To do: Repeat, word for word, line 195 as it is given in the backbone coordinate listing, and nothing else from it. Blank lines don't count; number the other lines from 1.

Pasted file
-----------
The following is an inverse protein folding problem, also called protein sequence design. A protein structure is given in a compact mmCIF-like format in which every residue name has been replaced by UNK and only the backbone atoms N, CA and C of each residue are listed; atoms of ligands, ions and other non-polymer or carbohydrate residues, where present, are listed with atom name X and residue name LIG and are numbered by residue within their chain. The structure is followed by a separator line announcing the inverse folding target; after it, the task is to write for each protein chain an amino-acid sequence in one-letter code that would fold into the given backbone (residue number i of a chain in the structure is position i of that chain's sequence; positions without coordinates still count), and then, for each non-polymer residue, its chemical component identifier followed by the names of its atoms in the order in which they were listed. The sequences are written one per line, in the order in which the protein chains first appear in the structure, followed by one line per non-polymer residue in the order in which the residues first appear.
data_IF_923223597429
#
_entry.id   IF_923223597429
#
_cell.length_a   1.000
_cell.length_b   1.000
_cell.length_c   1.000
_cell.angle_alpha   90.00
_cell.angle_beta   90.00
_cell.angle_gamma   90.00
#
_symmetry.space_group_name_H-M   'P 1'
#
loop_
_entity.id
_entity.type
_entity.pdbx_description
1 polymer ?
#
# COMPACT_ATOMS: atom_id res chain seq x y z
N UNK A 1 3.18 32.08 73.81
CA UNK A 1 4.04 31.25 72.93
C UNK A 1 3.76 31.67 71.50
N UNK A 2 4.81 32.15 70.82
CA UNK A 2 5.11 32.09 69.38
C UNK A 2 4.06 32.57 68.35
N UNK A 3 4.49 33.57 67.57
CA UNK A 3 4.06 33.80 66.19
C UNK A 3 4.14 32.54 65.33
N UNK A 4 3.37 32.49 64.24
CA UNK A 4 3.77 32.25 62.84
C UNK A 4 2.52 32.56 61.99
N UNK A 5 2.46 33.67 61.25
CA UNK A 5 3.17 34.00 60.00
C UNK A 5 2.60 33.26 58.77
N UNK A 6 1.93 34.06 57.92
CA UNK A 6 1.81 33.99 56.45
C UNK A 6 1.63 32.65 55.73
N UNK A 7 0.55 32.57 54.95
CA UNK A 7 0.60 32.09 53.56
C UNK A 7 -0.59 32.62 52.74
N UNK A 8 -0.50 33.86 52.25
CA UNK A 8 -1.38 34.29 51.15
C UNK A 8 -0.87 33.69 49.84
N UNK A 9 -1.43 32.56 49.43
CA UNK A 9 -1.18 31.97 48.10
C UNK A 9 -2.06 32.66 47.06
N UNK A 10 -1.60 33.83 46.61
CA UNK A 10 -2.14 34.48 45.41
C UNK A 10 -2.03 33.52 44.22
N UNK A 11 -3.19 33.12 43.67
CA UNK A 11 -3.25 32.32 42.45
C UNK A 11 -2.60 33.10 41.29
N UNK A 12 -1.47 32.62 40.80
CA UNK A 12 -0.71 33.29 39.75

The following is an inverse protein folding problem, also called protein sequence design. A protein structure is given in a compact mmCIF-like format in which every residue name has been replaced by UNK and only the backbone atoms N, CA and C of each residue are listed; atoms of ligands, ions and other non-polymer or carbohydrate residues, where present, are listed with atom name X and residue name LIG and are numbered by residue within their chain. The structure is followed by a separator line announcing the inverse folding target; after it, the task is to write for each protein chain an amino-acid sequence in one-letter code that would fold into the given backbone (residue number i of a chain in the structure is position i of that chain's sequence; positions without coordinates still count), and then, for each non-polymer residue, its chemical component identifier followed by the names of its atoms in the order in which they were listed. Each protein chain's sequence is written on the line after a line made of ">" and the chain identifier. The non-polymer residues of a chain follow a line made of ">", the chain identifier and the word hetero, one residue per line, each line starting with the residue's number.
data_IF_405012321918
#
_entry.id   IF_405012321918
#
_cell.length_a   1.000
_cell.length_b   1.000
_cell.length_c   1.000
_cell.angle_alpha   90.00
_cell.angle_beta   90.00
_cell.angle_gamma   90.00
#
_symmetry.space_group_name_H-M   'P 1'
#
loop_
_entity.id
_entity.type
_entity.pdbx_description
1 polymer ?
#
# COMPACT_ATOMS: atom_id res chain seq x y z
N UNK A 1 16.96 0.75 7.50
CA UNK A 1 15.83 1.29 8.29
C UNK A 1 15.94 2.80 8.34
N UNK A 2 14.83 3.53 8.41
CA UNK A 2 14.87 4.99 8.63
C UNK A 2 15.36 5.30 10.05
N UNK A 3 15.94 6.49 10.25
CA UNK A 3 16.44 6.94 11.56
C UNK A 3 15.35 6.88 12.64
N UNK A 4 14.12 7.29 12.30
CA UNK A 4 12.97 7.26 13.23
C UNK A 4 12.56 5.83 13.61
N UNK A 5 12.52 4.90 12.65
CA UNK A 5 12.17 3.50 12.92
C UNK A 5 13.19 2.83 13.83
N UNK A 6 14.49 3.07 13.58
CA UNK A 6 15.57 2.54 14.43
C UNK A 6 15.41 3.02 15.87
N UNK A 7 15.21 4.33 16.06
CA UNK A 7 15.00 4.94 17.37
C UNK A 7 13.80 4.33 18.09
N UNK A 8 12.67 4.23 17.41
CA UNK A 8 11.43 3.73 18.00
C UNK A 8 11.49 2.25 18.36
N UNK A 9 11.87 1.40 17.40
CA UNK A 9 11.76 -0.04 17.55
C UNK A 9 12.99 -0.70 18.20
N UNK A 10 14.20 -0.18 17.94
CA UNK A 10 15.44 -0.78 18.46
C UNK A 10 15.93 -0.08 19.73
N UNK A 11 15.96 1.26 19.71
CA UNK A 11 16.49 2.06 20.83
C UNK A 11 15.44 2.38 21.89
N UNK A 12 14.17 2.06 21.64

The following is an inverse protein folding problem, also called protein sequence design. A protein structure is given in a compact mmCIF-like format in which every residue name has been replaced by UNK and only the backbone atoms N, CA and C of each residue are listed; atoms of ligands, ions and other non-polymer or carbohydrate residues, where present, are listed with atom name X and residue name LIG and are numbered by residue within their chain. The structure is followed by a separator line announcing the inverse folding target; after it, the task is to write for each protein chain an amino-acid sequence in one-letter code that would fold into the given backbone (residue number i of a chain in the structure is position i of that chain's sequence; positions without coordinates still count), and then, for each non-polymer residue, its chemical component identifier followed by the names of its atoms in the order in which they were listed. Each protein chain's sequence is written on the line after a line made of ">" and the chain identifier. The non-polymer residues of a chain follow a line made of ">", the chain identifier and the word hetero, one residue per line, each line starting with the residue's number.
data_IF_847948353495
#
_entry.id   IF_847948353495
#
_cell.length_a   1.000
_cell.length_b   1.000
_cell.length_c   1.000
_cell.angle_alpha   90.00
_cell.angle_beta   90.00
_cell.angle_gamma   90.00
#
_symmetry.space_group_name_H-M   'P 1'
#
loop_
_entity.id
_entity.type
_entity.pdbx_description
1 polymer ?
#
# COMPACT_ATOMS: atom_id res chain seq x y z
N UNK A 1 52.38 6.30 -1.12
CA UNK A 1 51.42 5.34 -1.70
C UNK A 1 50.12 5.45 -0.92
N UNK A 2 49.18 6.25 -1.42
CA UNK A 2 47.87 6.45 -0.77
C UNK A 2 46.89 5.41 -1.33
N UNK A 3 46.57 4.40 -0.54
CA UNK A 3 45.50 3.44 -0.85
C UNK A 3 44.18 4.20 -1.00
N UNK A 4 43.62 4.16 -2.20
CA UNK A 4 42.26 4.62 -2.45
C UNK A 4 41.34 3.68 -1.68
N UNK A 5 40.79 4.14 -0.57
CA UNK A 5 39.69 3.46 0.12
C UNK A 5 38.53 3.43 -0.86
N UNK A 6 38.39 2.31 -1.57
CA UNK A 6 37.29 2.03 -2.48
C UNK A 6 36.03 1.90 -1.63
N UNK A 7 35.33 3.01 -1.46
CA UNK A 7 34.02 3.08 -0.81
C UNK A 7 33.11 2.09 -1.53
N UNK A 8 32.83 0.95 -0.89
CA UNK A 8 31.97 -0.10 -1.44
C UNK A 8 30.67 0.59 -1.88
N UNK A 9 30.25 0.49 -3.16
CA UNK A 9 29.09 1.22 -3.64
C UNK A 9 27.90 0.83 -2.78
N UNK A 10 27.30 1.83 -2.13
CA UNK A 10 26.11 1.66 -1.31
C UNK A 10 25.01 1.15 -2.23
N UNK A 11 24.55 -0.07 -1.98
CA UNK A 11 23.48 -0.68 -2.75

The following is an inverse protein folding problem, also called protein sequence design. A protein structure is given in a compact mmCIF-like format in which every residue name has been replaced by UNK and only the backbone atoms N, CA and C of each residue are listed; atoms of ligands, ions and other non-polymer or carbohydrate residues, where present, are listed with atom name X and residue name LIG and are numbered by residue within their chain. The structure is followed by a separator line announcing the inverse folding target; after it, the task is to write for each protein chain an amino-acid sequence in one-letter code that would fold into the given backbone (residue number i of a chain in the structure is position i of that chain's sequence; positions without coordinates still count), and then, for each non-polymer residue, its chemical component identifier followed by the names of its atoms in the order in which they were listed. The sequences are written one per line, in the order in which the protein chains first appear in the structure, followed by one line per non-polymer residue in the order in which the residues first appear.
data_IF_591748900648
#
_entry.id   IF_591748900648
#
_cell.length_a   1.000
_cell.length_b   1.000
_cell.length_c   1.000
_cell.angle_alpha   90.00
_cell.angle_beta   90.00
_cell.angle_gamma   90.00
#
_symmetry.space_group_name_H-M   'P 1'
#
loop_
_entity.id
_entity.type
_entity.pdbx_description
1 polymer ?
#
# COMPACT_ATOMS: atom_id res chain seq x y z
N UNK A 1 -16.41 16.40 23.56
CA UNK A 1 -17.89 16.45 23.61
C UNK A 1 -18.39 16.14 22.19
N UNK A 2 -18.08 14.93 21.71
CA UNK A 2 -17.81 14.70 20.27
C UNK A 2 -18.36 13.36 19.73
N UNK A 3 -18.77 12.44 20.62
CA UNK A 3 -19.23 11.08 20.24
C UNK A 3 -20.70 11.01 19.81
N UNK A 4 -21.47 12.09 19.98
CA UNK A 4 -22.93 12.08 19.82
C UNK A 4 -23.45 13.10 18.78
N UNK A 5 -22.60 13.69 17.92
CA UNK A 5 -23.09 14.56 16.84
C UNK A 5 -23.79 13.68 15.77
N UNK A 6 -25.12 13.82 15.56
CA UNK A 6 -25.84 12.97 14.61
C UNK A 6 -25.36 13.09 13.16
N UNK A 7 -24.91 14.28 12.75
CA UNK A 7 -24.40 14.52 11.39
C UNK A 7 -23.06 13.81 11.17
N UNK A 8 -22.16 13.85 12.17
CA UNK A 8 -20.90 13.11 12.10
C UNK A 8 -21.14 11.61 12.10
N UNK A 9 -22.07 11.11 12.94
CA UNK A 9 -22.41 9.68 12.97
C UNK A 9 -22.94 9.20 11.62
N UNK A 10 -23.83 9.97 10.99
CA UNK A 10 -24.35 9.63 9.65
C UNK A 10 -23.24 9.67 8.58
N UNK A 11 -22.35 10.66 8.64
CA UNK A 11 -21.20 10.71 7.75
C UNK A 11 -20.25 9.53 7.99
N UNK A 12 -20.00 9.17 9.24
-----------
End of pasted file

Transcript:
N UNK A 4 -21.47 12.09 19.98